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I was surprised by the huge response to my original post on skin injuries linked to Victoria’s Secret Bras. I myself have been educating myself about formaldehyde contact dermatitis and the clothing industry manufacturing process. I posted another article on the conditions that are associated with formaldehyde contact dermatitis for those who are unfamiliar with the condition.

The range of problems that have been reported to my site vary from minor problems to major scars. In the legal arena I have not filed any lawsuits and since I am licensed in Hawaii I can’t file lawsuits or practice law in other states. So I am looking into what options the women who have responded to this post have in their communities.

The idea of a "class action" is usually mentioned and I understand that the lawyers in Ohio have filed one. Be aware that before a class action can proceed, a judge must "certify the class". That means that the judge makes an investigation of the claims and determines whether or not the damages of each class member are very similar. In a class action each plaintiff gets an equal share of the proceeds. The idea is that everyone suffers the same damages. It is possible to have different amounts for each injured person but only if there is some simple method of calculating the amounts mathematically.

As you can imagine, an injury that involves disfigurement is vastly different for each person. In the breast implant cases years ago this caused a lot of controversy and problems for the courts. In a class action the injured parties do not put on a case showing the evidence of their injuries and losses. So sometimes a judge will say that the damages for each woman (in this case) are too diverse to allow a class action lawsuit to go forward. That would require each woman to file her own lawsuit. The legal system does have methods to do that and the asbestos injury cases and many pharmaceutical defective drug cases are handled that way.

I am not recommending that anyone file suit at this time nor am I discouraging the filing of suit. Every woman who has suffered an injury should be aware however that there is a law in each state the limits the time within which a lawsuit can be filed. That is called a "statute of limitations" generally and the vast majority of those time limits are 1, 2 or 3 years from the date of injury. The date of injury is usually considered to be the date the woman first became aware of a problem. In these injuries it would probably be the date of the first sign on the skin or the first symptom. It could however be as early as the first time the woman wore the particular bra that caused the problem. Each woman should consult a personal injury attorney in your state to ask about the statue of limitations in your situation. It is beyond my ability to answer that question for anyone except women in the State of Hawaii where I practice law. Find an attorney in your state by going to or Or call someone by contacting a local bar association or attorney where you live.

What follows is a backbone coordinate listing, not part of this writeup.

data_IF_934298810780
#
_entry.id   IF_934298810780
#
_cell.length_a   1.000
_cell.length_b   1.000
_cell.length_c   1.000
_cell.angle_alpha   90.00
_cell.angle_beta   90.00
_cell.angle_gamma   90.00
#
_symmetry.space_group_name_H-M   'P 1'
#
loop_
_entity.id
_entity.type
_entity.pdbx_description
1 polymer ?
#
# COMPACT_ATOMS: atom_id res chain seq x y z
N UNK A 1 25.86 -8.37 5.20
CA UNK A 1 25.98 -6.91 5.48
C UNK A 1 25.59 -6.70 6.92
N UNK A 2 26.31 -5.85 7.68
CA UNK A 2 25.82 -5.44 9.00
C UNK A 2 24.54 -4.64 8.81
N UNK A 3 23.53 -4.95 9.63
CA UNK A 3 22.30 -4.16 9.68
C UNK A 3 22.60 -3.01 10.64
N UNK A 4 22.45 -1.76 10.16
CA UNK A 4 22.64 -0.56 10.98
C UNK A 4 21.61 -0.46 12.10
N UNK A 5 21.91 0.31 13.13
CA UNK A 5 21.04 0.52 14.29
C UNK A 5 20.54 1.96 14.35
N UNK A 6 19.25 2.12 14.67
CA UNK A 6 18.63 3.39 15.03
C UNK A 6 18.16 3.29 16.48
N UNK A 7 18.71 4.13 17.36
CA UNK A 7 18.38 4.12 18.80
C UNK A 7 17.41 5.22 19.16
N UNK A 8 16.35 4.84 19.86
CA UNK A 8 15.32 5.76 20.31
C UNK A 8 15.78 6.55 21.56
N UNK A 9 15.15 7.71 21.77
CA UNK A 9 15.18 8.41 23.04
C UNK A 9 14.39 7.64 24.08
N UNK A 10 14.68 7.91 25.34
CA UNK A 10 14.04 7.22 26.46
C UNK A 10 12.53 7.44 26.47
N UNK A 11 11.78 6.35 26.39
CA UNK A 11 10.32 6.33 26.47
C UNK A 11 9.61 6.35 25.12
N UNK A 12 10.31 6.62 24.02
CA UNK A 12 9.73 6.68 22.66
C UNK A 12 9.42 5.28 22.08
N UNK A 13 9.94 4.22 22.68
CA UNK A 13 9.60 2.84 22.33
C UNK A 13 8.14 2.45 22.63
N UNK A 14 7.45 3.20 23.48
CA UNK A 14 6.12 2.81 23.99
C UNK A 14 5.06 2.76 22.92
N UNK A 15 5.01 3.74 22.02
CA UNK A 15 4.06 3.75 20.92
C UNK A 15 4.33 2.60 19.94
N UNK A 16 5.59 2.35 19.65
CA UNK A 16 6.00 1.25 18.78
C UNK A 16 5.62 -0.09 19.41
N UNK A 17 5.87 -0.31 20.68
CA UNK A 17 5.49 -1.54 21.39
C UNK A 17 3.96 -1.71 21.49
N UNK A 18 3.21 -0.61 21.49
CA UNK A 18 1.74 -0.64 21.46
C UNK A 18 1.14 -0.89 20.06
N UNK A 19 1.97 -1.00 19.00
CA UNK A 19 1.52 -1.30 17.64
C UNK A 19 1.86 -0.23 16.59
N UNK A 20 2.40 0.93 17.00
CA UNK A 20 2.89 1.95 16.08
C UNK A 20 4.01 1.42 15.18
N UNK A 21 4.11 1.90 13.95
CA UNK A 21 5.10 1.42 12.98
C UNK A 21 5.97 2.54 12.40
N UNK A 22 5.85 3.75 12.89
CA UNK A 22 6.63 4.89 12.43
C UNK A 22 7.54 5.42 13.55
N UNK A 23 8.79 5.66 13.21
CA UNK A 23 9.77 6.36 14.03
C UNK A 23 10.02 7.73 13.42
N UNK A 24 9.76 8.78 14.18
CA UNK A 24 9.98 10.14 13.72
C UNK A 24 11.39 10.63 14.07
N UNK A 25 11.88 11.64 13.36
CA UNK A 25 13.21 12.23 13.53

Back to the subject of formaldehyde clothing dermatitis it seems that this is a risk that clothing manufacturers are well aware of and so the question is 1) How did formaldehyde get in the Victoria’s Secret bras? 2) Was the level of Formaldehyde in these bras excessive and if so, why? 3) Should Victoria’s Secret have warned customers about this known risk and, if so, what kind of warning would be adequate? 4) What can be done medically to help those who have had an a formaldehyde clothing dermatitis from a Victoria’s Secret bra?

Attorneys look at these potential claims knowing that burden of proof is on the woman and her attorney to "prove" that the injury came from the particular bra and that Victoria’s Secret did something wrong to create this injury. That requires hiring experts to analyze the woman’s bra(s) and then get medical experts to verify that based upon reasonable medical probabilities, the bra caused the injury. Testing each woman for formaldehyde sensitivity (allergy testing) will be required and each woman can ask for such a test now from an allergist in their town.

If the injury resolves in a few months with no permanent disfigurement or dermatitis symptoms then the cost of a lawsuit and experts is probably not justified. If there is permanent injury then perhaps a lawsuit is justified. I would mention to all those who read this that judges and citizen juries are conservative in the amount of money that they assess as damages in all injury cases these. That fact is important in deciding whether to pursue a claim – both by the injured person and by the attorney.

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